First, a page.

That’s a very interesting question because there are so many variables involved. No. 1, I started out really young. I cut my first album when I was like 18 years old, so we’re talking early Britney Spears age, right? I was this wide-eyed, dumb kid going, “Wow! Rock ‘n’ roll! Look at these musicians I get to play with!” Moxy and Rik Emmett and Santers and all these [Canadian] bands that I admired. You could’ve told me to sing almost anything and I would’ve done it.
It wasn’t like I was some sort of Bob Dylan prodigy where I knew exactly where my own voice would lie at that stage of my life and career. Metal Queen was a heavier album, although outside of the title song title I don’t feel that that is a hardcore metal album by any stretch of the imagination.
“Metal Queen” was this iconic song and an iconic image that was created for me by the record label, and the next thing you know I was sort of this underground icon with these legions of hard rock fans, and it was almost accidental.
Even though you were doing your best Manowar impression at the time.
You’re talking about my Xena costume. You have to remember that the nature of the record industry in the ’80s was this huge corporate machine. Unlike today, when you can record an album for 10 grand in somebody’s digital studio and don’t have to know how to play your instrument, you just have to know how to program a loop and use Auto-Tune, back then they were investing hundreds of thousands of dollars in record production and promotion, so the record industry had a huge say in the direction and the marketing.
I was operating under that veil as well. On my third album I worked with Bob Ezrin, who is one of the world’s biggest producers, and I was so intimidated by him. It was a great learning curve for me, but Bob Ezrin’s stamp is certainly on that album.
I would definitely say that my original voice started to emerge on my 1987 self-titled [album], but I think it fully hit its stride on Body Rock. Ironically, that was my most successful record here in Canada, and the reason I say ironic is because by that point my label [Attic Records] had kind of thrown in the towel. They had spent hundreds of thousands of dollars—I worked with Bob Ezrin and Peter Coleman, who did a few Pat Benatar records—but they still hadn’t quite achieve the monster success that they were hoping for.
They didn’t know what to do on that record, and my co-writer at the time, John Albani, and I suggested that we work with our A&R guy, who was a guy named Brian Allen. He produced a couple of local records but he got what we were trying to do. So John and I were very involved in the direction, the production, and the writing of that entire album.
Another thing that is interesting is there was a big producer who’d flown up from L.A.—I don’t want to mention his name—and he was very interested in doing the [Body Rock] album.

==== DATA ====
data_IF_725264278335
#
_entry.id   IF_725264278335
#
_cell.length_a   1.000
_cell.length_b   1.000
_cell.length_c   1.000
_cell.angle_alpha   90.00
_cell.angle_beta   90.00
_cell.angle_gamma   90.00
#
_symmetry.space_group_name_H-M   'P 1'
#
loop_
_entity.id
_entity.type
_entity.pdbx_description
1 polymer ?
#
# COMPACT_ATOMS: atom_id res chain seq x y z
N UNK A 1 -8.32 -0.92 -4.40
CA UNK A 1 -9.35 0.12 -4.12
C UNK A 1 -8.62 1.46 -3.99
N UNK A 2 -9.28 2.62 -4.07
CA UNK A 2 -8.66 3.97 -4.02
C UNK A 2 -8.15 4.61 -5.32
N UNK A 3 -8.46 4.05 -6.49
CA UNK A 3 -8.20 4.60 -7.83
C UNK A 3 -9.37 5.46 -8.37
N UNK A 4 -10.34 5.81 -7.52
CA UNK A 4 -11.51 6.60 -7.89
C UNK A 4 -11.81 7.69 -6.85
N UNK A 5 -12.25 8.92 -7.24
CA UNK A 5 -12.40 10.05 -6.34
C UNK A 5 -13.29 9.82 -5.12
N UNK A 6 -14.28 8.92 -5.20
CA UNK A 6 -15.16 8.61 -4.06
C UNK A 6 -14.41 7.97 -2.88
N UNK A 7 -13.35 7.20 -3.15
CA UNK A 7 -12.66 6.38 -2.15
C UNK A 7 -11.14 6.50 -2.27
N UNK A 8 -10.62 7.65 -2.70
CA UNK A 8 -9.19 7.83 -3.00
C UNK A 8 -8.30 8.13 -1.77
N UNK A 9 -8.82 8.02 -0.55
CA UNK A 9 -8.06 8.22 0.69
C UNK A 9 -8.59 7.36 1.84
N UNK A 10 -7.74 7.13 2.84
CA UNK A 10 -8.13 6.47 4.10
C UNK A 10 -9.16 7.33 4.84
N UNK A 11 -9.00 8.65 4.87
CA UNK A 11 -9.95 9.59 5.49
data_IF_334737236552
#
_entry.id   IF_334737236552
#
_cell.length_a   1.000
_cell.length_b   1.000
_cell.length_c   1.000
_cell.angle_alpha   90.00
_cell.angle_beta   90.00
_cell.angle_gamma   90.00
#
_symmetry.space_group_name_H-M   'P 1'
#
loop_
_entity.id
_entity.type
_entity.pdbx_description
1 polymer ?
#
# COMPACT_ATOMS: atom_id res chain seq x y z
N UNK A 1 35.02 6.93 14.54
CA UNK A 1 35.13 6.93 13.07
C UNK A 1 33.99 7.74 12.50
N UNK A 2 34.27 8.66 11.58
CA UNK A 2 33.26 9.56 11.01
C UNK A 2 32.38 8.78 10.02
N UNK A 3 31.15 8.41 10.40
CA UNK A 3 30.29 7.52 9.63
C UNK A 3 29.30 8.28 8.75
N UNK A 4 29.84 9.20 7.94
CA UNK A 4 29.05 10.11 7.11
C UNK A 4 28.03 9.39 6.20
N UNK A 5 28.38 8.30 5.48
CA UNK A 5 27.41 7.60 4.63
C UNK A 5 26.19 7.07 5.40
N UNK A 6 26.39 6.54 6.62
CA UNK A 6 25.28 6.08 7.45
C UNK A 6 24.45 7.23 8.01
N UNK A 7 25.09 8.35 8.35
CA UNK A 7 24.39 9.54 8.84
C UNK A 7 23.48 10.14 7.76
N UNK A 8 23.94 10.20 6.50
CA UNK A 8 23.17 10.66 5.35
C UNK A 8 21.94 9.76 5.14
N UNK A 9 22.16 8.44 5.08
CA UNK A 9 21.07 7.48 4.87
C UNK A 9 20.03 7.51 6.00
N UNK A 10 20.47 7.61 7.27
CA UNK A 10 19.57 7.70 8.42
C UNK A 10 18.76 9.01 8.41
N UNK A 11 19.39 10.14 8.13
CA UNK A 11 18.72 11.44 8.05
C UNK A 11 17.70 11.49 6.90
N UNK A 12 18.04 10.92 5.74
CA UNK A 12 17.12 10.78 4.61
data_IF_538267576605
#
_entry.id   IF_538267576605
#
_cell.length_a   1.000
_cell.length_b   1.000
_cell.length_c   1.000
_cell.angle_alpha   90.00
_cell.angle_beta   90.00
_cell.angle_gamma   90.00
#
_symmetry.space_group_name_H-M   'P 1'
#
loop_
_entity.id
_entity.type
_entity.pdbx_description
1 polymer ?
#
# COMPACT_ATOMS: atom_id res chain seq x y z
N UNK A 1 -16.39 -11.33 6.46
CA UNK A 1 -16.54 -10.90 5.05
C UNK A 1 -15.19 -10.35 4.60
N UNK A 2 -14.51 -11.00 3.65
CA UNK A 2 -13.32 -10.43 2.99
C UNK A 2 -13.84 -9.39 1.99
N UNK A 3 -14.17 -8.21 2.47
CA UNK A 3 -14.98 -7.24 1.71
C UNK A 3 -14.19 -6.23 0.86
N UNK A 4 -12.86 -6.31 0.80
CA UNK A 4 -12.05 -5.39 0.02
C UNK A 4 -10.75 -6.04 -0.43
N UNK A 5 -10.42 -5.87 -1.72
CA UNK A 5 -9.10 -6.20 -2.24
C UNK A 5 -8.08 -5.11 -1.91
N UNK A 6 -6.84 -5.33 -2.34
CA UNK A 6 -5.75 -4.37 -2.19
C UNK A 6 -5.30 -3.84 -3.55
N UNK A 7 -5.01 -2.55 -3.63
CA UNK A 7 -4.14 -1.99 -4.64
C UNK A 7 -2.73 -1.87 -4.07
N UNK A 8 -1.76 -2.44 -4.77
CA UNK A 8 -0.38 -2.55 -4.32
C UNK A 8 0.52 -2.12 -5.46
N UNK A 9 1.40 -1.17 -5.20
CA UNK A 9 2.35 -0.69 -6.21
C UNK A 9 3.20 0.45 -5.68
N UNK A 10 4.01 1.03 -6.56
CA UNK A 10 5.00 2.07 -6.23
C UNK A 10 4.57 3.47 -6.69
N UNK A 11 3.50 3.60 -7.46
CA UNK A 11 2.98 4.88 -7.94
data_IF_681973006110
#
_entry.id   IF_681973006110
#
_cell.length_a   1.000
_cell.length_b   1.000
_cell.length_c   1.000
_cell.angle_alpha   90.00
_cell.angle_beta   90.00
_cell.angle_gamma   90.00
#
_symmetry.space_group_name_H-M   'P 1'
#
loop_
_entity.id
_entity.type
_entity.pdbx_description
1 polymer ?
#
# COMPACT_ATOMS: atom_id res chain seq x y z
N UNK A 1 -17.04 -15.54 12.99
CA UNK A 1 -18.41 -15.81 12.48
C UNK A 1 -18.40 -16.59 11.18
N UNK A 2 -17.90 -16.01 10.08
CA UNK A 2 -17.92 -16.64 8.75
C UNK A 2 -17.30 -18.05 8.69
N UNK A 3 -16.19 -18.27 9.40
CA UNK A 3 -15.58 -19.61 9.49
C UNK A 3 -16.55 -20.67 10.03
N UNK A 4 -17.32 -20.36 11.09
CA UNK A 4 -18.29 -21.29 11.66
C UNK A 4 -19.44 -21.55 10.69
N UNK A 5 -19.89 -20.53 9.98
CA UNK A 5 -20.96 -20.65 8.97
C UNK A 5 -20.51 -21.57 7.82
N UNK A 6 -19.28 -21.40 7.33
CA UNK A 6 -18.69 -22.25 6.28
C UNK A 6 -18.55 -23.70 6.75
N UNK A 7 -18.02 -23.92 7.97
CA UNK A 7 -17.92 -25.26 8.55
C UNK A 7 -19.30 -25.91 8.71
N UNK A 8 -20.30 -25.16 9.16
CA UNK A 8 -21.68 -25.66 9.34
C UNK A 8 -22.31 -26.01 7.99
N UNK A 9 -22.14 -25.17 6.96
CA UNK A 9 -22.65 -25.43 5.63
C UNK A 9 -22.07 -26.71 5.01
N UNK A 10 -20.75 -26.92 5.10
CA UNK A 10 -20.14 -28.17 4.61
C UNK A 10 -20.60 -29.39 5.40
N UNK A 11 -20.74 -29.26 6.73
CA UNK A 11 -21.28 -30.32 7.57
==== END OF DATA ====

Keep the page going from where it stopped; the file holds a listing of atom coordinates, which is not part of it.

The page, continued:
I remember sitting around in a board room and having this discussion, and all the suits from my label were there. This big producer said, “I don’t really hear that many of these songs, but I happen to have some great songs in my arsenal.” He happened to own some of the publishing on [them]. You know how that works.
I remember getting out of that meeting and the record company was so excited that this big producer was interested in doing our album, and I remember standing there going, “Gee guys, he doesn’t like any of our songs. Did it ever occur to anybody that maybe he’s not the right guy?”
That’s what ended up resulting in John and I taking over and getting involved with our A&R guy and just doing the record ourselves. Again, the irony is that this was my most successful record here in Canada. It was almost triple platinum.
There are still pressures for women in the industry today, but there was tremendous pressure back then to really show off your body. That must’ve been exhausting after a certain point, especially when you were asked to strip down for Oui magazine in 1983.
For me, I had a huge personal backlash over my early experience. From getting on a plane when I was 18 years old and going to New York and doing that shoot under the pressure of my first manager, I ended up in therapy over it years later because I hadn’t worked through these feelings of feeling that I was really exploited. I had [my therapist] tell me: “You were exploited.”
There was definitely that kind of pressure, but it’s like a double-edged sword. When you’re the label and investing a quarter-million or half a million dollars in an artist, you want to have a say in how things are going to go down, and part of that of course filtered over into the marketing aspect of it. Even a band like Heart fell a little bit victim to that in the ’80s as well.
One of the reasons I became a female musician and wanted to write songs and make music in the first place was because of the Wilson sisters. I admired them so much. I remember getting Little Queen and Bébé le Strange and looking at those covers and listening to the music and thinking, “Man, if I could ever be as cool as Nancy Wilson…” One of the things that I loved about them the most was that the fact that they wrote their own songs, they played their instruments, they were totally badass, and they didn’t trade on their sexuality.